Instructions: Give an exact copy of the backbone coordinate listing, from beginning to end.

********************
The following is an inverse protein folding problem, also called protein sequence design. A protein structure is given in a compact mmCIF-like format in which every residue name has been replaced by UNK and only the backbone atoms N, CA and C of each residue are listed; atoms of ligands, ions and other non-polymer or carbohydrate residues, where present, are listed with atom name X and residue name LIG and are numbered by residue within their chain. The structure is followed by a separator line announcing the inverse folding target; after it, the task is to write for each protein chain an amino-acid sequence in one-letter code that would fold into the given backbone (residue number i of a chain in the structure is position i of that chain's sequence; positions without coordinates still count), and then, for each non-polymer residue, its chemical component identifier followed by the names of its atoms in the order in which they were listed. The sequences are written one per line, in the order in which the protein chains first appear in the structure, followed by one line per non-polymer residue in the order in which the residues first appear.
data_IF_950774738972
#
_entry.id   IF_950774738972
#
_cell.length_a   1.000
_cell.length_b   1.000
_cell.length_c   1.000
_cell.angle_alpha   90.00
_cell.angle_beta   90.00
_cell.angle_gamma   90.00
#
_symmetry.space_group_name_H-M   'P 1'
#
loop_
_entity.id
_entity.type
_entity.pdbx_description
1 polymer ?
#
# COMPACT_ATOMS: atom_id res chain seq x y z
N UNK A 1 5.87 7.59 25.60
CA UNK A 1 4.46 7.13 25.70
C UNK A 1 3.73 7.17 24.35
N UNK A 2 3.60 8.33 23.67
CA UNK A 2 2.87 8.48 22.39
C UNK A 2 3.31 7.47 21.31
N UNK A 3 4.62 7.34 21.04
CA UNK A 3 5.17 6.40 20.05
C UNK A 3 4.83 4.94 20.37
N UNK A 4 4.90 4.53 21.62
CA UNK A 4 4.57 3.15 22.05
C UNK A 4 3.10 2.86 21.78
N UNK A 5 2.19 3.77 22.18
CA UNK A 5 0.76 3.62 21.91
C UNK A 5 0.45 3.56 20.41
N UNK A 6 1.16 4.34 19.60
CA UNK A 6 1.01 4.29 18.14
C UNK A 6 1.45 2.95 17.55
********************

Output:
The following is an inverse protein folding problem, also called protein sequence design. A protein structure is given in a compact mmCIF-like format in which every residue name has been replaced by UNK and only the backbone atoms N, CA and C of each residue are listed; atoms of ligands, ions and other non-polymer or carbohydrate residues, where present, are listed with atom name X and residue name LIG and are numbered by residue within their chain. The structure is followed by a separator line announcing the inverse folding target; after it, the task is to write for each protein chain an amino-acid sequence in one-letter code that would fold into the given backbone (residue number i of a chain in the structure is position i of that chain's sequence; positions without coordinates still count), and then, for each non-polymer residue, its chemical component identifier followed by the names of its atoms in the order in which they were listed. The sequences are written one per line, in the order in which the protein chains first appear in the structure, followed by one line per non-polymer residue in the order in which the residues first appear.
data_IF_950774738972
#
_entry.id   IF_950774738972
#
_cell.length_a   1.000
_cell.length_b   1.000
_cell.length_c   1.000
_cell.angle_alpha   90.00
_cell.angle_beta   90.00
_cell.angle_gamma   90.00
#
_symmetry.space_group_name_H-M   'P 1'
#
loop_
_entity.id
_entity.type
_entity.pdbx_description
1 polymer ?
#
# COMPACT_ATOMS: atom_id res chain seq x y z
N UNK A 1 5.87 7.59 25.60
CA UNK A 1 4.46 7.13 25.70
C UNK A 1 3.73 7.17 24.35
N UNK A 2 3.60 8.33 23.67
CA UNK A 2 2.87 8.48 22.39
C UNK A 2 3.31 7.47 21.31
N UNK A 3 4.62 7.34 21.04
CA UNK A 3 5.17 6.40 20.05
C UNK A 3 4.83 4.94 20.37
N UNK A 4 4.90 4.53 21.62
CA UNK A 4 4.57 3.15 22.05
C UNK A 4 3.10 2.86 21.78
N UNK A 5 2.19 3.77 22.18
CA UNK A 5 0.76 3.62 21.91
C UNK A 5 0.45 3.56 20.41
N UNK A 6 1.16 4.34 19.60
CA UNK A 6 1.01 4.29 18.14
C UNK A 6 1.45 2.95 17.55